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Why is the distinction between product costs and period costs important?

The distinction between product costs and period costs is important for 1) properly measuring net income during a period of time and 2) reporting the proper cost of inventory on the balance sheet.

Product costs cling to the units of products purchased or manufactured. If a unit is unsold, the product costs will be reported as inventory, a current asset on the balance sheet. The product costs for a retailer will be the amount paid to the supplier plus any freight-in. Product costs for a manufacturer will be the direct materials, direct labor, and manufacturing overhead. Product costs will be reported on the income statement as the cost of goods sold expense in the period that the units of product are sold.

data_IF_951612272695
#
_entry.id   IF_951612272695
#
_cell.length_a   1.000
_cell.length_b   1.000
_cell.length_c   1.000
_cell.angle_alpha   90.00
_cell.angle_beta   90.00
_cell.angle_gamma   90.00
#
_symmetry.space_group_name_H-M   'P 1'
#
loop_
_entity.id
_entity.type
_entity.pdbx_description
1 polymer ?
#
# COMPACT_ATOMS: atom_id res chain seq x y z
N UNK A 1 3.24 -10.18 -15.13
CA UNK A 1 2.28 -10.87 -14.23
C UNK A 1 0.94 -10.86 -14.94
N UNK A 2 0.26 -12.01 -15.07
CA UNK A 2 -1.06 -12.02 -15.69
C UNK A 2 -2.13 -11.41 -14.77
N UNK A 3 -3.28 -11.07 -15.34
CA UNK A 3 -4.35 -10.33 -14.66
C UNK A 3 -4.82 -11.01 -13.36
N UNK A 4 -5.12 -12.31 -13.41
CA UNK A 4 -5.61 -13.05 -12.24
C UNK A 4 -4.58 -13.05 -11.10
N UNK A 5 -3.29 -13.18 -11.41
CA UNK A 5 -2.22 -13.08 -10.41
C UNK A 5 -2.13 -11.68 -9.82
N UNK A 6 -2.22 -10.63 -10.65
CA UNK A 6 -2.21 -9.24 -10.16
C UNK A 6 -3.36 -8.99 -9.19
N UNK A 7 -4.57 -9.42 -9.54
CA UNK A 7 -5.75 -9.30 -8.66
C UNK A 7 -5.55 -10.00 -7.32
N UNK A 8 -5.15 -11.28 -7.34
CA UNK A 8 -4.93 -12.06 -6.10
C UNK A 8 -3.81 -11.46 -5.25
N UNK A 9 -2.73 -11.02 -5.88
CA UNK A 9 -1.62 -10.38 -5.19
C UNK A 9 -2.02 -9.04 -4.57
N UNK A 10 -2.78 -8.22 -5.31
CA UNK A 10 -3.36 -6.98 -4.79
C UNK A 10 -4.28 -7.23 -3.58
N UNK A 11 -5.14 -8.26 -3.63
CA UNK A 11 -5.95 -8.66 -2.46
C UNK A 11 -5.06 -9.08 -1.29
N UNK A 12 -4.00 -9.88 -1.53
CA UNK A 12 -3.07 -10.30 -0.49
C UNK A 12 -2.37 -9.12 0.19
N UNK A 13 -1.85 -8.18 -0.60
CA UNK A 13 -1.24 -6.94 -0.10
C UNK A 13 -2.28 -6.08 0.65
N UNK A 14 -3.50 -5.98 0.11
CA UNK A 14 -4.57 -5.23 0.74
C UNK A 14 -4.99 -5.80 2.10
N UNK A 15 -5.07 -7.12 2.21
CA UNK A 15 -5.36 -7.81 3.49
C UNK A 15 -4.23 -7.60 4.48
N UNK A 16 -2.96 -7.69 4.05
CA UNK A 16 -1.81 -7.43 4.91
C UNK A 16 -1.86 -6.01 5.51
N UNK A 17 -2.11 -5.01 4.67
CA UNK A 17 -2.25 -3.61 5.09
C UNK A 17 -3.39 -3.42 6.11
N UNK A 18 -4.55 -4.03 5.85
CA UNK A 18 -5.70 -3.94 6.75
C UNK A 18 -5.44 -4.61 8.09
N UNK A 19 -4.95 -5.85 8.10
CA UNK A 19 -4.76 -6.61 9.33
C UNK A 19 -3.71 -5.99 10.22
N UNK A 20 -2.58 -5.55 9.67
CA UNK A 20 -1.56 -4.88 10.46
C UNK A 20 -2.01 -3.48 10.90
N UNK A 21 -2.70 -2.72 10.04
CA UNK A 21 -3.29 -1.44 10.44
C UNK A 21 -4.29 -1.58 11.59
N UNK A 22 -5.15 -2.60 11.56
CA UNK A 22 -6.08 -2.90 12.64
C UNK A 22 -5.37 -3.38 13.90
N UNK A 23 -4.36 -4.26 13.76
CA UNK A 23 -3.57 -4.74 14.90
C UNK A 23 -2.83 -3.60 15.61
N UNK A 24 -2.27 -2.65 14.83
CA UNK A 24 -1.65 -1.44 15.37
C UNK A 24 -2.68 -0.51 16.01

Period costs do not cling or attach to the units of product and will not be included in the cost of inventory. For example, the interest incurred by a retailer to finance its operations will be expensed in the period in which the interest occurs. Interest is not deferred by adding it to the cost of the units in inventory. Similarly, selling expenses and general administrative salaries are expensed in the period that the employees earn those salaries, the same period in which the company incurs the salaries expense. The insurance premiums that a company pays for nonmanufacturing protection will be expensed in the period in which the insurance premiums expire.  (Insurance premiums for the factory building will be included in the manufacturing overhead which will be part of the products' cost.)